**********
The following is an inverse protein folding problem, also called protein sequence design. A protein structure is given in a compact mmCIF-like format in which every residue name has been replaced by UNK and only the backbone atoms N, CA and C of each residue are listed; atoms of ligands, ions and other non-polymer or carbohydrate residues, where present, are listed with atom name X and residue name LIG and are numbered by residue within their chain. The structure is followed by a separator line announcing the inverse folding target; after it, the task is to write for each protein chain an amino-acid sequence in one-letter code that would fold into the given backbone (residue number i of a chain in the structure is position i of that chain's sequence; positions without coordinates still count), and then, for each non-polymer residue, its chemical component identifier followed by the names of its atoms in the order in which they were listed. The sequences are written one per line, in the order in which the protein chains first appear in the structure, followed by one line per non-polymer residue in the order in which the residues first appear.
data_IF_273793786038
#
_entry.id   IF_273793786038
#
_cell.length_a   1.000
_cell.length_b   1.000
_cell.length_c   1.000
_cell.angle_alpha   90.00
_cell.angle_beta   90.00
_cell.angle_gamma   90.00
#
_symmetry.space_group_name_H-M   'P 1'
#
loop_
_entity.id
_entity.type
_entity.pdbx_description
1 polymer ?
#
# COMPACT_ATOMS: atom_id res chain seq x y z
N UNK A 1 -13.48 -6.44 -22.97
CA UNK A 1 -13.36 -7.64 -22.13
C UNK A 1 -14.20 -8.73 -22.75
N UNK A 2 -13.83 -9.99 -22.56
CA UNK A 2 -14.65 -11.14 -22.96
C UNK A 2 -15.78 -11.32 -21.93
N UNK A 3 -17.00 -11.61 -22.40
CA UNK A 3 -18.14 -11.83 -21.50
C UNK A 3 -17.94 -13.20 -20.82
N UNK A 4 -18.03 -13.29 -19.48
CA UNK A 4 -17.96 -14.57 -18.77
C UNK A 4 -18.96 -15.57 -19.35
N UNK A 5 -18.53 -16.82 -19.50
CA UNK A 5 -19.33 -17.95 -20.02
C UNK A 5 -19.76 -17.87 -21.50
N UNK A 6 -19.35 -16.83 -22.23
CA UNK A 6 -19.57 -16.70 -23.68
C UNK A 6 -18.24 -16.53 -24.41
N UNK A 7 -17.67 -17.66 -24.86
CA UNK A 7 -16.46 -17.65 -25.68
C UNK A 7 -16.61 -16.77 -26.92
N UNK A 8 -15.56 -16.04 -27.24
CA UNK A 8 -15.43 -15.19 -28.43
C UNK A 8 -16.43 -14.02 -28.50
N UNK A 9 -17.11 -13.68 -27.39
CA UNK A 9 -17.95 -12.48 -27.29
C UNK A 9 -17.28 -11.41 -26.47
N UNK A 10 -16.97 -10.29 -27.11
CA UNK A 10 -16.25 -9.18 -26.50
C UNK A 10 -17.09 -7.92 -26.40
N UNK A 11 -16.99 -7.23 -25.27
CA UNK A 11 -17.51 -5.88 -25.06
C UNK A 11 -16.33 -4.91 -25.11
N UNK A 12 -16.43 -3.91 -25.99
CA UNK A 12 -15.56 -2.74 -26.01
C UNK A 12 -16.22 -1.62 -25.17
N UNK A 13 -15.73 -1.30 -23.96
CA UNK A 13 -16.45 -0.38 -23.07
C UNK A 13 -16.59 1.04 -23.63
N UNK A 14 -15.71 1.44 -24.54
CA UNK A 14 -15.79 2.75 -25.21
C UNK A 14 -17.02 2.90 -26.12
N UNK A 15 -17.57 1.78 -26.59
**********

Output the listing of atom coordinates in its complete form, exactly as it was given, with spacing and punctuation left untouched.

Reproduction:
The following is an inverse protein folding problem, also called protein sequence design. A protein structure is given in a compact mmCIF-like format in which every residue name has been replaced by UNK and only the backbone atoms N, CA and C of each residue are listed; atoms of ligands, ions and other non-polymer or carbohydrate residues, where present, are listed with atom name X and residue name LIG and are numbered by residue within their chain. The structure is followed by a separator line announcing the inverse folding target; after it, the task is to write for each protein chain an amino-acid sequence in one-letter code that would fold into the given backbone (residue number i of a chain in the structure is position i of that chain's sequence; positions without coordinates still count), and then, for each non-polymer residue, its chemical component identifier followed by the names of its atoms in the order in which they were listed. The sequences are written one per line, in the order in which the protein chains first appear in the structure, followed by one line per non-polymer residue in the order in which the residues first appear.
data_IF_273793786038
#
_entry.id   IF_273793786038
#
_cell.length_a   1.000
_cell.length_b   1.000
_cell.length_c   1.000
_cell.angle_alpha   90.00
_cell.angle_beta   90.00
_cell.angle_gamma   90.00
#
_symmetry.space_group_name_H-M   'P 1'
#
loop_
_entity.id
_entity.type
_entity.pdbx_description
1 polymer ?
#
# COMPACT_ATOMS: atom_id res chain seq x y z
N UNK A 1 -13.48 -6.44 -22.97
CA UNK A 1 -13.36 -7.64 -22.13
C UNK A 1 -14.20 -8.73 -22.75
N UNK A 2 -13.83 -9.99 -22.56
CA UNK A 2 -14.65 -11.14 -22.96
C UNK A 2 -15.78 -11.32 -21.93
N UNK A 3 -17.00 -11.61 -22.40
CA UNK A 3 -18.14 -11.83 -21.50
C UNK A 3 -17.94 -13.20 -20.82
N UNK A 4 -18.03 -13.29 -19.48
CA UNK A 4 -17.96 -14.57 -18.77
C UNK A 4 -18.96 -15.57 -19.35
N UNK A 5 -18.53 -16.82 -19.50
CA UNK A 5 -19.33 -17.95 -20.02
C UNK A 5 -19.76 -17.87 -21.50
N UNK A 6 -19.35 -16.83 -22.23
CA UNK A 6 -19.57 -16.70 -23.68
C UNK A 6 -18.24 -16.53 -24.41
N UNK A 7 -17.67 -17.66 -24.86
CA UNK A 7 -16.46 -17.65 -25.68
C UNK A 7 -16.61 -16.77 -26.92
N UNK A 8 -15.56 -16.04 -27.24
CA UNK A 8 -15.43 -15.19 -28.43
C UNK A 8 -16.43 -14.02 -28.50
N UNK A 9 -17.11 -13.68 -27.39
CA UNK A 9 -17.95 -12.48 -27.29
C UNK A 9 -17.28 -11.41 -26.47
N UNK A 10 -16.97 -10.29 -27.11
CA UNK A 10 -16.25 -9.18 -26.50
C UNK A 10 -17.09 -7.92 -26.40
N UNK A 11 -16.99 -7.23 -25.27
CA UNK A 11 -17.51 -5.88 -25.06
C UNK A 11 -16.33 -4.91 -25.11
N UNK A 12 -16.43 -3.91 -25.99
CA UNK A 12 -15.56 -2.74 -26.01
C UNK A 12 -16.22 -1.62 -25.17
N UNK A 13 -15.73 -1.30 -23.96
CA UNK A 13 -16.45 -0.38 -23.07
C UNK A 13 -16.59 1.04 -23.63
N UNK A 14 -15.71 1.44 -24.54
CA UNK A 14 -15.79 2.75 -25.21
C UNK A 14 -17.02 2.90 -26.12
N UNK A 15 -17.57 1.78 -26.59